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Arkansas has seen it’s highest increase in COVID-19 Coronavirus cases within a twenty-four hour period with 731 cases. Of these cases, 207 are within a correctional facility in Lee County in eastern Arkansas. The remaining numbers are community cases.  The total is now 11,547 cumulative cases since the pandemic began with 3,764 active cases, 203 hospitalized and a death total in Arkansas of 176. Washington saw an increase of 220 cases, 91 in Benton County, 32 in Madison County, 25 in Pulaski County and 24 in Sebastian County. Lee County was also within the ‘largest” increase of counties in the last day.  

Cumulative positivity rate is 6.2 percent since the pandemic started. According to Governor Asa Hutchinson, it will be some time before we see the trend come down due to the particular spike Arkansas is now experiencing. “We are significantly higher in hospitalization. 

Tyson tested all employees in various facilities. Over 1,100 team members in Springdale. 199 team members were positive of the 1,102. Of the 199 positive cases, only one was symptomatic when tested. The remaining 198 had no symptoms.  Gov. Hutchinson reiterated the importance of social distancing when in public as well as washing hands often with soap and water and wearing a face covering the entire time Arkansans in public. “Wear a face covering to protect yourself and others in case you are infected but do not have symptoms,” stated Gov. Hutchinson.  

Twenty National Guard members have been activated to assist the Arkansas Department of Health in contact tracing due to the number of cases and a shortage in healthcare team members.  

“As I look into next week, I do expect the cases to continue to increase. That is natural whenever we see a pattern we have seen over the last week particularly in Northwest Arkansas. I expect that to continue to increase until we can get a handle on that and reduce that spread….We will stay tuned until next week,” shared Gov. Hutchinson. 

COVID-19 Coronavirus update numbers from Dr. Jose Romero, Interim Health Secretary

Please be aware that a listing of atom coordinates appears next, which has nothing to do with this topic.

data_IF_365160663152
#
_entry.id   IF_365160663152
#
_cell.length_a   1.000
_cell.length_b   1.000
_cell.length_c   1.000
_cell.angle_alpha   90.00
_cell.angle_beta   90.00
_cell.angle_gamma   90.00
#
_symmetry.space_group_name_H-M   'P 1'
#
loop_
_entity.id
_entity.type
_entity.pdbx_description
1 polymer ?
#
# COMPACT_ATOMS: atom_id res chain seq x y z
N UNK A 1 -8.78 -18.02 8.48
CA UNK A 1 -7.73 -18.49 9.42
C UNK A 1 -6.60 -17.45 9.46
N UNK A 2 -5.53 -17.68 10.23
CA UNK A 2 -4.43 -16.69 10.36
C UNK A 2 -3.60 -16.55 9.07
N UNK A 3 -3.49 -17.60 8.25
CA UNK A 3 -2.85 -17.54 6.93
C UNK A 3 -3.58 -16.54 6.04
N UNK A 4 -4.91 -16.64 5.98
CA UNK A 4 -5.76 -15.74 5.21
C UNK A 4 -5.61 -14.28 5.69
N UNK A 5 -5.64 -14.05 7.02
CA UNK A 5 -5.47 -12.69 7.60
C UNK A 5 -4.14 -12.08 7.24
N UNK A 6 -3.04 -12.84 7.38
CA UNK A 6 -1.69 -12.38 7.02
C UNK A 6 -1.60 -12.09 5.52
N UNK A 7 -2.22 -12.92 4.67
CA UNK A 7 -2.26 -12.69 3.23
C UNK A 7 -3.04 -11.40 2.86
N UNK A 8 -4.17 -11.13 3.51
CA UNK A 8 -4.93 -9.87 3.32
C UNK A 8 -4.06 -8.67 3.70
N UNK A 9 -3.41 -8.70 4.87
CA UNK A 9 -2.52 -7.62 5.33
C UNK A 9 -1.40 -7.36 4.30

731 new cases

207 from correctional facility

524 from community; 1/3 of 524 from Tyson 

Of the 3,764 Active cases:

144 cases in nursing homes

402 correctional facilities

3,218 in the community 

To date: 844 health care workers infected

Nursing homes: 7 new residents; 4 additional staff; 509 resident; 339 staff

203 Hospitalized

49 on ventilators

7,607 recoveries or 66 percent of cases

5,591 were tested yesterday

Total number of Arkansans tested 182,645; 43 percent of 120,000 goal

 

Businesses:

1,353 cases in poultry 

671 recovered within the poultry industry 

Less than one percent are displaying symptoms. The majority are asymptomatic, for this reason, Dr. Romero  is requesting Arkansans to wear mask/face covering while in public. “Use a mask in public, cover your cough, wash your hands and stay within six feet from others,” said Romero. 

“No indication in the increase of cases and the lifting of restrictions. That is what guides our decision … simple acts of discipline will prevent the spread,” said Gov. Asa Hutchinson. According to Gov. Hutchinson, vulnerable citizens should stay at home if their health may be compromised by leaving.

“We are not going to give a directive that everybody in the state of Arkansas has to put a mask on when out in public. That would not be enforceable. It’s not realistic in a rural state whenever they can socially distance. But it is important that we do it. When you are out in the public, wear the mask,” said Gov. Hutchinson. 

“The issue of going out in public in today’s environment does require the use of wearing a mask,” echoed Dr. Romero in regard to Arkansans wearing a mask.  

In regard to the upcoming fall academic school year ...  

Currently the plan is to go back to school in regular fashion supplemented by online learning as needed. Secretary Key is working with superintendents.

The Governor announced the Arkansas Ready for Learning plan.

Dr. Ivy Pfeffer, Department of Education

Arkansas Ready for Learning is a plan for returning to onsite instruction in August.

  1. A plan for return to onsite instruction in August that allows flexibility for learning options in case interruptions occur.
  2. Support for districts to prepare for the start of the new school year.
  3. An opportunity for teachers, parents, students, and the community to engage in the planning with school districts.

These factors will be considered together for the benefit of the students: Facilities & Transportation, Academics, Human Capital, Student Support, Stakeholder Communication/Family & Community Engagement, District Operations & Fiscal Governance.

Districts are encouraged to form Ready for Learning Committees.

Some of the safety measures include hand hygiene, cleaning surfaces, screening visitors, wearing masks, social distancing, and encouraging people to stay home when sick.

Districts are preparing by reviewing all systems. Some parents are wanting the option of off-site learning. Believe students can learn anywhere. Might have to pivot quickly.

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